Certain intermittent experiences in life have the redemptive power of making us realize how extraordinary all this is. It’s extraordinary that the universe exists. It’s extraordinary that we’re in it. It’s extraordinary that it extends infinitely in all directions from our particular perspective and that each grain of it is not even a grain but a universe of its own teeming with miracle and possibility. To reduce the extraordinary nature of life to routine is a sin. And a sin is something that makes you unhappy.
It’s fortunate that these experiences are intermittent, because if they were constant we wouldn’t be able to get the grass mowed or just generally appreciate the human experience in all its joy and horror. Maybe to some transcendental consciousness the extraordinary is the ordinary, but for us, our lower position on the food chain is a gift, and those rare gleams when we see the ordinary as extraordinary what make life worth living.
These moments are often inspired by an encounter with another human being, whether in person or via his or her influence, but can be sparked by anything, a return to the sylvan Wye perhaps, and grant, or require, an escape from ego and a surrender of our rutted mindset. That may be reward enough, and maybe isn’t even distinct from recognizing the extraordinary.
I recommend Peter Wohlleben’s book The Hidden Life of Trees as something that did the trick for me. Wohlleben is a German forester who like any naturalist is gifted with uncommon powers of observation, and for whom walking into a forest is like hanging out with his family. The book is scientific but intended for a lay audience, discursive and informal. Drawing on his own observations and recent research he portrays the forest as a community, the individual trees engaged in darwinian competition, but able to communicate with and nourish each other and fight off threats. They can feel pain, thirst, and can aspire and fear. He takes you underground, he takes you into the canopy, he explains trees’ symbiotic/competitive life with fungi, their interaction with insects, birds, and other creatures, and their relationship with the landscape they half live in, half create.
Naturally I was drawn to this book because I have always felt a deep admiration and awe for trees. I guess you would have to call it love—innate, involuntary, not unlike what I feel for dogs. There is something regal about trees, something the very antithesis of petty and hasty. They are impossibly beautiful creatures who experience time in a different way than we do, slow by our measure and dignified, which is no small part of their majesty. The butchers who come through to cut them away from power lines horrify me, and seeing any tree cut down gives me pain.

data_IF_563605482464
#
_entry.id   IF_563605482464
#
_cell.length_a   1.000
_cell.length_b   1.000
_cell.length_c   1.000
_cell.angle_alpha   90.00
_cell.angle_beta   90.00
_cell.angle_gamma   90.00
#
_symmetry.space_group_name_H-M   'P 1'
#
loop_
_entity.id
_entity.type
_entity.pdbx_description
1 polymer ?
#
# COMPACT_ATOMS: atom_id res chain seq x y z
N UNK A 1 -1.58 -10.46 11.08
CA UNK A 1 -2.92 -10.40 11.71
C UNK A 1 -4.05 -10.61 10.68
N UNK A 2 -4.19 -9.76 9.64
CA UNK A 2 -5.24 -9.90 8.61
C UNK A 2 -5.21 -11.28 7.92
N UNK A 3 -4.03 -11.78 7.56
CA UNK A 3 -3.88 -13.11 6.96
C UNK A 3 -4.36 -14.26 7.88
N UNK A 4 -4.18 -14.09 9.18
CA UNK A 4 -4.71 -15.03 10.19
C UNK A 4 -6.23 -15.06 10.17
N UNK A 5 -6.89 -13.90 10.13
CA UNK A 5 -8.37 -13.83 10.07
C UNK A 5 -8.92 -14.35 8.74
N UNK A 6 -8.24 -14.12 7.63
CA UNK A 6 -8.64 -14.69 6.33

Wohlleben keeps it all scientific enough, but by the end of the book he has confirmed my lifelong intuition of sentience and emotion in these august beings. Those invested in an unnegotiable worldview, in this case the mechanistic, reject any such idea. Trees don’t “talk”—they send electrical impulses through their roots. They aren’t “social beings”—they’ve only evolved certain mechanisms. They don’t “warn” their neighbors—they release chemicals.
Okay. But consider the outsider considering us—explaining every mechanism, every chemical reaction, every electrical exchange, but understanding nothing about the experience of being a human being. They call this the “hard problem of consciousness.” The fact that it’s a “problem” betrays the prejudice built into the inquiry itself. It’s simply that we haven’t come up with a mechanistic metaphor for it yet. And won’t have anything but a metaphor when we do.
The essence of the universe is its mystery, our own essence the drive to absorb and share it. We need that mystery as much as food and water; the interaction of our mind with the cosmos is the food of the soul, and extraordinary. If something thought all this up, you’ve got to admire how it knew exactly what to leave out when it made us.
Now for The Inner Life of Animals.
January 28, 2019